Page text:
164th Airlift Wing

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164th Airlift Wing
164th AW C-5 over Memphis.jpg
164th Airlift Wing C-5 Galaxy over Memphis, Tennessee
Active 1 April 1961-Present
Country  United States
Allegiance  Tennessee
Branch US-AirNationalGuard-2007Emblem.svg  Air National Guard
Type Wing
Role Airlift
Part of Tennessee Air National Guard
Garrison/HQ Memphis Air National Guard Base, Memphis, Tennessee
Insignia
164th Airlift Wing emblem 164th Airlift Wing.png
Tail Stripe Red with "Memphis" in white letters

The 164th Airlift Wing is a unit of the Tennessee Air National Guard, stationed at Memphis Air National Guard Base, Tennessee. If activated to federal service in the United States Air Force, the 164th is gained by Air Mobility Command.

The wing has been an airlift unit since it was established as the 164th Air Transport Group in 1961, and has flown a variety of strategic and tactical airlift aircraft. After 34 years as a group, it was expanded to become a wing in 1995.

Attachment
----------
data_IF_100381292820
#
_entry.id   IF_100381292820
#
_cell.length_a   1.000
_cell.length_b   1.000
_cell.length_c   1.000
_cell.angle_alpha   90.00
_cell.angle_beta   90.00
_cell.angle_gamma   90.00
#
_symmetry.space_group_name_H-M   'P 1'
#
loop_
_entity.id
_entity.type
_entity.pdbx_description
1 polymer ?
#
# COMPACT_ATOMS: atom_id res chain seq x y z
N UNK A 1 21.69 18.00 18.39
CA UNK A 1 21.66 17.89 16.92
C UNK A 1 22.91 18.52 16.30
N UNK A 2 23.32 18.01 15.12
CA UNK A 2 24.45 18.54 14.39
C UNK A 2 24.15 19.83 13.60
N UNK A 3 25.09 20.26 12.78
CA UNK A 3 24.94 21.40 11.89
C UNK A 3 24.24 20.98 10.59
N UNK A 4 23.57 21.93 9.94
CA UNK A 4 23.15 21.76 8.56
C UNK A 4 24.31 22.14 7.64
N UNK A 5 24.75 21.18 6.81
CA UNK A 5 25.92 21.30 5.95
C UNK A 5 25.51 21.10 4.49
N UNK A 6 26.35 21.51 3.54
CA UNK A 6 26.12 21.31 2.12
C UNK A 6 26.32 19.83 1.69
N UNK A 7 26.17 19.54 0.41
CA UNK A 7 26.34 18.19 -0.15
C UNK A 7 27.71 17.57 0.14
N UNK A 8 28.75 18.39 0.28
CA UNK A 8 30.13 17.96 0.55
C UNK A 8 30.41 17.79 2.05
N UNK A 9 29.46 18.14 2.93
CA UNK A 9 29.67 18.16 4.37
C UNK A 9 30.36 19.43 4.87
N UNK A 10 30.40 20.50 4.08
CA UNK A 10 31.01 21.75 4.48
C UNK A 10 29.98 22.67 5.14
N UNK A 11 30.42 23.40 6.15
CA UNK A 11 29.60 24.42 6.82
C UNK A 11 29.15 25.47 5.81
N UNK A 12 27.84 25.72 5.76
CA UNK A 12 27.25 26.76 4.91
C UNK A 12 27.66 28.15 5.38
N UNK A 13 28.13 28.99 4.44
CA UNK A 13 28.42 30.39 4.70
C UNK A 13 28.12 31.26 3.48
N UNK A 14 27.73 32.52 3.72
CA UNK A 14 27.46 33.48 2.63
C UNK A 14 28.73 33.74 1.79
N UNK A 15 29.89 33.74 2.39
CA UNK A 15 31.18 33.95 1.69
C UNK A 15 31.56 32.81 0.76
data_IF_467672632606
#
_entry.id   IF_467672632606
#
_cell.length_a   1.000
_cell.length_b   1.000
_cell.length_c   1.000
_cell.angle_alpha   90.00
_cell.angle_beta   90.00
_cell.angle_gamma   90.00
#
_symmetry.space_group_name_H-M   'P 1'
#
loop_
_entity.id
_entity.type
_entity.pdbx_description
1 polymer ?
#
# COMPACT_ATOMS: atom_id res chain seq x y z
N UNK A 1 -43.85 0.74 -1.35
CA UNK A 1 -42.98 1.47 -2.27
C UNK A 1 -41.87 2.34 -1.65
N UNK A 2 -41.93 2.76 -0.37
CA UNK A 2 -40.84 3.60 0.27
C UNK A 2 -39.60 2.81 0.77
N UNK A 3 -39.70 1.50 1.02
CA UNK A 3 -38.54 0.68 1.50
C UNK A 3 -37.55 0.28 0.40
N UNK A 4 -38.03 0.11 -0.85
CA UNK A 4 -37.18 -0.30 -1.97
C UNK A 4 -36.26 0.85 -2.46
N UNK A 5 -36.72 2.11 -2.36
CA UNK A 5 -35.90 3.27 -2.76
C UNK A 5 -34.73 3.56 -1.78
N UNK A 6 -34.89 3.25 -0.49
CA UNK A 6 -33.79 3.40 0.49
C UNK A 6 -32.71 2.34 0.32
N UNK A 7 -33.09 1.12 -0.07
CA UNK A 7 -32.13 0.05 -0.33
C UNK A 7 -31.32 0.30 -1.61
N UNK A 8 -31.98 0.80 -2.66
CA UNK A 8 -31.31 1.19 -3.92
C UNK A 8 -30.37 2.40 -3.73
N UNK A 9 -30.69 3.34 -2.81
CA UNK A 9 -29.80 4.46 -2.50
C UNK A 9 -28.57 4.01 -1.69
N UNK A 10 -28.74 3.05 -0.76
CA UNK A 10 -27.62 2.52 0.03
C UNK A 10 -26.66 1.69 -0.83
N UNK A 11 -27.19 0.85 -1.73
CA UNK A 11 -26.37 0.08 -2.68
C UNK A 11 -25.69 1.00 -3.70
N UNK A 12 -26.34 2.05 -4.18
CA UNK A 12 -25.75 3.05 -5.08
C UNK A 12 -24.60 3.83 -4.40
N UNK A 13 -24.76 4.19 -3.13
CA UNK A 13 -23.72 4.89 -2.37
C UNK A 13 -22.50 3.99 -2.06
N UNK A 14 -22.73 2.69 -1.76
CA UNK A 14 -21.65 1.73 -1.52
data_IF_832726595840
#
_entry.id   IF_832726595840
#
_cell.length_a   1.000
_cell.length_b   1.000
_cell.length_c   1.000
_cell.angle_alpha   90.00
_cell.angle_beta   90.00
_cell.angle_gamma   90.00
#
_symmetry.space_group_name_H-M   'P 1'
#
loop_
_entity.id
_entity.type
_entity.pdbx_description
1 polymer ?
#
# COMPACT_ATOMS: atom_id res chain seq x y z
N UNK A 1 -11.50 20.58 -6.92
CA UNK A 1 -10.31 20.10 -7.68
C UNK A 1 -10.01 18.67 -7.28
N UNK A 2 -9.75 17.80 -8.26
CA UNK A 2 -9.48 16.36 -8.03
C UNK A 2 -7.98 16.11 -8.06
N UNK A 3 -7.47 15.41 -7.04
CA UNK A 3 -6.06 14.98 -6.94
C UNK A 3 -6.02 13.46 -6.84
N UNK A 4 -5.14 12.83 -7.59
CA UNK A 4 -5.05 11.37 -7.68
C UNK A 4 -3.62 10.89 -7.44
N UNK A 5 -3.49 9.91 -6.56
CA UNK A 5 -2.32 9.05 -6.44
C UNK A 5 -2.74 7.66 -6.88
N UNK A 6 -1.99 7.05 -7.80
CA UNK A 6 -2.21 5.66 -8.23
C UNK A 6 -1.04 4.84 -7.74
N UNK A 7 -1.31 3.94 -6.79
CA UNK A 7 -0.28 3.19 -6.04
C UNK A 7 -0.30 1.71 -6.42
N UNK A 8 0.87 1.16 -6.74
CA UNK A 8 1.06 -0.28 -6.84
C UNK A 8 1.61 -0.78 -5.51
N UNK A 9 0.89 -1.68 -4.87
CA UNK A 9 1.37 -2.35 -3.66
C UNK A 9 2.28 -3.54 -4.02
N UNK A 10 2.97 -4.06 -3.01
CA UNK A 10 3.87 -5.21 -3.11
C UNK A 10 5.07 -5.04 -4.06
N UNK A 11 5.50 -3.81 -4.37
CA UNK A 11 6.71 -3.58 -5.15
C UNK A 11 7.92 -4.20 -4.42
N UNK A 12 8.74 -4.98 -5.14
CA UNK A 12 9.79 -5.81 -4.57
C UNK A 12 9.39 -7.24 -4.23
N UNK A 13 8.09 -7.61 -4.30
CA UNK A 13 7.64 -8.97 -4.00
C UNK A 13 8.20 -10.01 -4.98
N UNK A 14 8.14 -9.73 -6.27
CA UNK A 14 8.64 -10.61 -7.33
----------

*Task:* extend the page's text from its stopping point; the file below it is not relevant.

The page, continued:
Overview[edit]

Media related to 164th Airlift Wing (Tennessee Air National Guard) at Wikimedia Commons

The 164 Airlift Wing mission includes carrying fully equipped combat-ready military units to any point in the world on short notice and to provide field support required to sustain the fighting force.

Units[edit]

  • 164th Operations Group
155th Airlift Squadron
  • 164th Mission Support Group
  • 164th Maintenance Group
  • 164th Medical Group

History[edit]

C-97G

The origins of the 164th Airlift Wing can be traced to December 1942, when the Army Air Forces activated the 359th Fighter Squadron. The 359th served during World War II in the European Theater of Operations. In 1946, the squadron was allotted to the National Guard as the 155th Fighter Squadron.[1]

Strategic airlift operations[edit]